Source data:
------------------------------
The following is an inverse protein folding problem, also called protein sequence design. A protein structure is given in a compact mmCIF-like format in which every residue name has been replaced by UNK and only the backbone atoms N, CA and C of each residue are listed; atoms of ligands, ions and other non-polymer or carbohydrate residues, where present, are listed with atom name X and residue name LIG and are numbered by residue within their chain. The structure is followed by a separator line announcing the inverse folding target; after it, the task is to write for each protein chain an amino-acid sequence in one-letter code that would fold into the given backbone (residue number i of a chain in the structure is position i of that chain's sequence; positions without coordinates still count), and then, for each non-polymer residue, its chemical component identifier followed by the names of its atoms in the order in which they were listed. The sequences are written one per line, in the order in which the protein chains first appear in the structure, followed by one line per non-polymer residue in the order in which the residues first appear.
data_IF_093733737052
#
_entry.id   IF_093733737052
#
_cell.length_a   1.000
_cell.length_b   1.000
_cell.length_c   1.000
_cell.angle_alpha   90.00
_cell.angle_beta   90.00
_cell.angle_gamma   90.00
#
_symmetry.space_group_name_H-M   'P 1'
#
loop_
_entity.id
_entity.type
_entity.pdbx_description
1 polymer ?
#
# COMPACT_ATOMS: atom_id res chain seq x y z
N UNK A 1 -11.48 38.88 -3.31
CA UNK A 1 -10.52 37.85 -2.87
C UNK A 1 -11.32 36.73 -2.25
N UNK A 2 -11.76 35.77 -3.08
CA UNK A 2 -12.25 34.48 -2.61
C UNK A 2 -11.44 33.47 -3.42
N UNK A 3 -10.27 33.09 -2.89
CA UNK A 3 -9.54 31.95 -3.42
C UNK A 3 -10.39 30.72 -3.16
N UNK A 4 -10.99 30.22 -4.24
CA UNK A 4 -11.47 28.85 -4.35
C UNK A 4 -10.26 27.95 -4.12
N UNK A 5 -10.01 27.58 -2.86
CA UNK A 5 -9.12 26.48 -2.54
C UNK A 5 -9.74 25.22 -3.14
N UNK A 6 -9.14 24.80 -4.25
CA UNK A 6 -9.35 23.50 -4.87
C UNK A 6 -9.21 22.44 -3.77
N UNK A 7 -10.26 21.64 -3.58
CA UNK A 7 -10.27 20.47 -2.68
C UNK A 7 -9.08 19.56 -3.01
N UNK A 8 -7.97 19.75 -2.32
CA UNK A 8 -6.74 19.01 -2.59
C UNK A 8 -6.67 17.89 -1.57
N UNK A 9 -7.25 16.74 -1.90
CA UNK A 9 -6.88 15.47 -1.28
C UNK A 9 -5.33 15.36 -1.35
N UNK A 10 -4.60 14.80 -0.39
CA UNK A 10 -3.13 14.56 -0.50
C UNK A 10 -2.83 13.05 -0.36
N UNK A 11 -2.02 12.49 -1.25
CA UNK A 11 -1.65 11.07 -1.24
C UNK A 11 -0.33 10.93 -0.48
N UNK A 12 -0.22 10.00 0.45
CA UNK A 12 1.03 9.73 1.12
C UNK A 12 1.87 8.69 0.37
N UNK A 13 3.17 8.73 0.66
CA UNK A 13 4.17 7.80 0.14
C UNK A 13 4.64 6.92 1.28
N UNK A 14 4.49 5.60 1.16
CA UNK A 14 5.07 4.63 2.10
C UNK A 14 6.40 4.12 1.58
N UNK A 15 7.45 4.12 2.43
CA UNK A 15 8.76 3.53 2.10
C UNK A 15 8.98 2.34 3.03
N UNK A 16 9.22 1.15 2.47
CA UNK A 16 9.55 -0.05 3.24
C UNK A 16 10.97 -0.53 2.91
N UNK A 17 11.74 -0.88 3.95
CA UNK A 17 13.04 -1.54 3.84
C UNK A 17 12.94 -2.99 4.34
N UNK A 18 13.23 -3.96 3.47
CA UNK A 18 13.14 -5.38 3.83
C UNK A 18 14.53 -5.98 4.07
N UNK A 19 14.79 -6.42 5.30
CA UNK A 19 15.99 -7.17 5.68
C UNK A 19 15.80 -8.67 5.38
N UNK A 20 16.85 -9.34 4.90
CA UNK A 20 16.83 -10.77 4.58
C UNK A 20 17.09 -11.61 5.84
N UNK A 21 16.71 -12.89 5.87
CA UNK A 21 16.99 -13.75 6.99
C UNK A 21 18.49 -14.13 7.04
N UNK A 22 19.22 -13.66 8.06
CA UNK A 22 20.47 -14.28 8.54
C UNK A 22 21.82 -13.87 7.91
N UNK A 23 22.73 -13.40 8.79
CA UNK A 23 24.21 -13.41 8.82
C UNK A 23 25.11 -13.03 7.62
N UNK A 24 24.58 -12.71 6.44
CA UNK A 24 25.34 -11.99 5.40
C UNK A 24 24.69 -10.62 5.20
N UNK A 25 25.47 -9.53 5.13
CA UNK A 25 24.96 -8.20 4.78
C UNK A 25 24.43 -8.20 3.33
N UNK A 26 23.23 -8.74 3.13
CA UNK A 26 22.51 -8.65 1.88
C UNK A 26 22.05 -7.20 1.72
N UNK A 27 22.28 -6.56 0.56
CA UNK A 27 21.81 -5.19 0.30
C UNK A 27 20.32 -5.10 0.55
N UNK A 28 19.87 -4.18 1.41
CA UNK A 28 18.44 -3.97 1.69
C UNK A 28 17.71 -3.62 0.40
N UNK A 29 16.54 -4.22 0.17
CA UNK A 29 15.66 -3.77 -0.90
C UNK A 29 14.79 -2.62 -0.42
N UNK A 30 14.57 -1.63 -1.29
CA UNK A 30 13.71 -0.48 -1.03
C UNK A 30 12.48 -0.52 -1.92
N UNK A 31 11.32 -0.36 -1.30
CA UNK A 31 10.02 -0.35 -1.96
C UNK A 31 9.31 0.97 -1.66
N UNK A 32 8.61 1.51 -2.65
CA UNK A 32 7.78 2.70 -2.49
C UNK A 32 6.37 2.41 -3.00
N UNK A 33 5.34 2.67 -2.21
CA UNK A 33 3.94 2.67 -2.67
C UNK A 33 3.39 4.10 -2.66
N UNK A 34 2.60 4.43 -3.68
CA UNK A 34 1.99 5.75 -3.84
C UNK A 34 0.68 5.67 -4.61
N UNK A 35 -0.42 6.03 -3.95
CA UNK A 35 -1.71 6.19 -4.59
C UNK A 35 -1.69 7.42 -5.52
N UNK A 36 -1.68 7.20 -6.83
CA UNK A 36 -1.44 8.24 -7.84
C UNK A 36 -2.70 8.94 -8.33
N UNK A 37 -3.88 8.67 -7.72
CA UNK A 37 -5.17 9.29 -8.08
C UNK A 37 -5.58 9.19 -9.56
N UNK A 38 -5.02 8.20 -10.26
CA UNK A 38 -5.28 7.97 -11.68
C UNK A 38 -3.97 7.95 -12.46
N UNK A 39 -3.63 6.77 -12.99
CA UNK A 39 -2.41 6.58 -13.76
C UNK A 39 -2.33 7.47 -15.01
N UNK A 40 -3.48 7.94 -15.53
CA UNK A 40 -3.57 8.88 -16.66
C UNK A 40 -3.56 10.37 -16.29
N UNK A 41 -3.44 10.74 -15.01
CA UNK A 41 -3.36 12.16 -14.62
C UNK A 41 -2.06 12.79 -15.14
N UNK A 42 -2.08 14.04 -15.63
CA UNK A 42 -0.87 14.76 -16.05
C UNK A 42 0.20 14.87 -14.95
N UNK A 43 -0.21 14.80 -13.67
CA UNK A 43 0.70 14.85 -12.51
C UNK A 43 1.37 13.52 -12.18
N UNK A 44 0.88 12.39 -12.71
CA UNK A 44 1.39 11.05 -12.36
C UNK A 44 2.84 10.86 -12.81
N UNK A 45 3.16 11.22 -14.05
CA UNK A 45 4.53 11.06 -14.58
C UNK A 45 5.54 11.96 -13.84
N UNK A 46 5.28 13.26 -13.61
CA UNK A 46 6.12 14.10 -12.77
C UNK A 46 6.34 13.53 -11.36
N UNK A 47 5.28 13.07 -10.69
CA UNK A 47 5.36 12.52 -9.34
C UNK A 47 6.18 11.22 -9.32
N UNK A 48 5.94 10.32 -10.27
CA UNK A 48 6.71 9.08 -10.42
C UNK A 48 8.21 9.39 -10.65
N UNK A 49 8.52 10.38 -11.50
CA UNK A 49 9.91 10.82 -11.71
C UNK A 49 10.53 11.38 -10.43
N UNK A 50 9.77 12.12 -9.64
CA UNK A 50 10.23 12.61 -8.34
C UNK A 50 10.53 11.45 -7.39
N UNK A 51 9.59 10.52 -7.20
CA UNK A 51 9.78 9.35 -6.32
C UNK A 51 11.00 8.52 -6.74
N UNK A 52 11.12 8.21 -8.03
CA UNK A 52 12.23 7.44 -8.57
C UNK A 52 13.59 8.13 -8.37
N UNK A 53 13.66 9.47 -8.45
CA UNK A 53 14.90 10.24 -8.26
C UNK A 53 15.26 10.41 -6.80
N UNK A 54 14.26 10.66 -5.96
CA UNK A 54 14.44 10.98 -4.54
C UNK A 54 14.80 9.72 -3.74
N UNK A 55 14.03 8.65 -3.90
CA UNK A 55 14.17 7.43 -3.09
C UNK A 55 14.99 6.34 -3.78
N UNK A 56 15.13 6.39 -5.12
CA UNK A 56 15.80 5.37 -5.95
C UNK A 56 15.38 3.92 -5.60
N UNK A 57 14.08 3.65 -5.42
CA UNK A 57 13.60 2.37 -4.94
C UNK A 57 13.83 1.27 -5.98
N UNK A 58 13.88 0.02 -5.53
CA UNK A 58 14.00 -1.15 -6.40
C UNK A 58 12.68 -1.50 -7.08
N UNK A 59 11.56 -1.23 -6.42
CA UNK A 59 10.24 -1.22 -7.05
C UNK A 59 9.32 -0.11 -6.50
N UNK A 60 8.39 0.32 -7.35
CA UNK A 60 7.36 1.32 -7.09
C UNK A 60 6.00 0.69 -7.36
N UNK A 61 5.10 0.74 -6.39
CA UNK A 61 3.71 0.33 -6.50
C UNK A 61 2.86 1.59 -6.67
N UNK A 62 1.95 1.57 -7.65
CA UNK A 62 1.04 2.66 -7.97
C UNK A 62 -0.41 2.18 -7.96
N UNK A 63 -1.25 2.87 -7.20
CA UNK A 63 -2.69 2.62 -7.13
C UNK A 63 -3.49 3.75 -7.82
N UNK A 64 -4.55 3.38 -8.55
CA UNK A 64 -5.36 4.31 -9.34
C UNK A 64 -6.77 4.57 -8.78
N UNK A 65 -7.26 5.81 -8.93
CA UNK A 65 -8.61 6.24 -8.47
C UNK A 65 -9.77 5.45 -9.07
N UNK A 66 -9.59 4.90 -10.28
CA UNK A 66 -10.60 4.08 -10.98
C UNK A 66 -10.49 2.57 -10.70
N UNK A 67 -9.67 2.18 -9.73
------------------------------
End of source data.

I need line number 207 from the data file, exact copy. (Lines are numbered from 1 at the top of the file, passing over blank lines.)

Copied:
C UNK A 62 -0.41 2.18 -7.96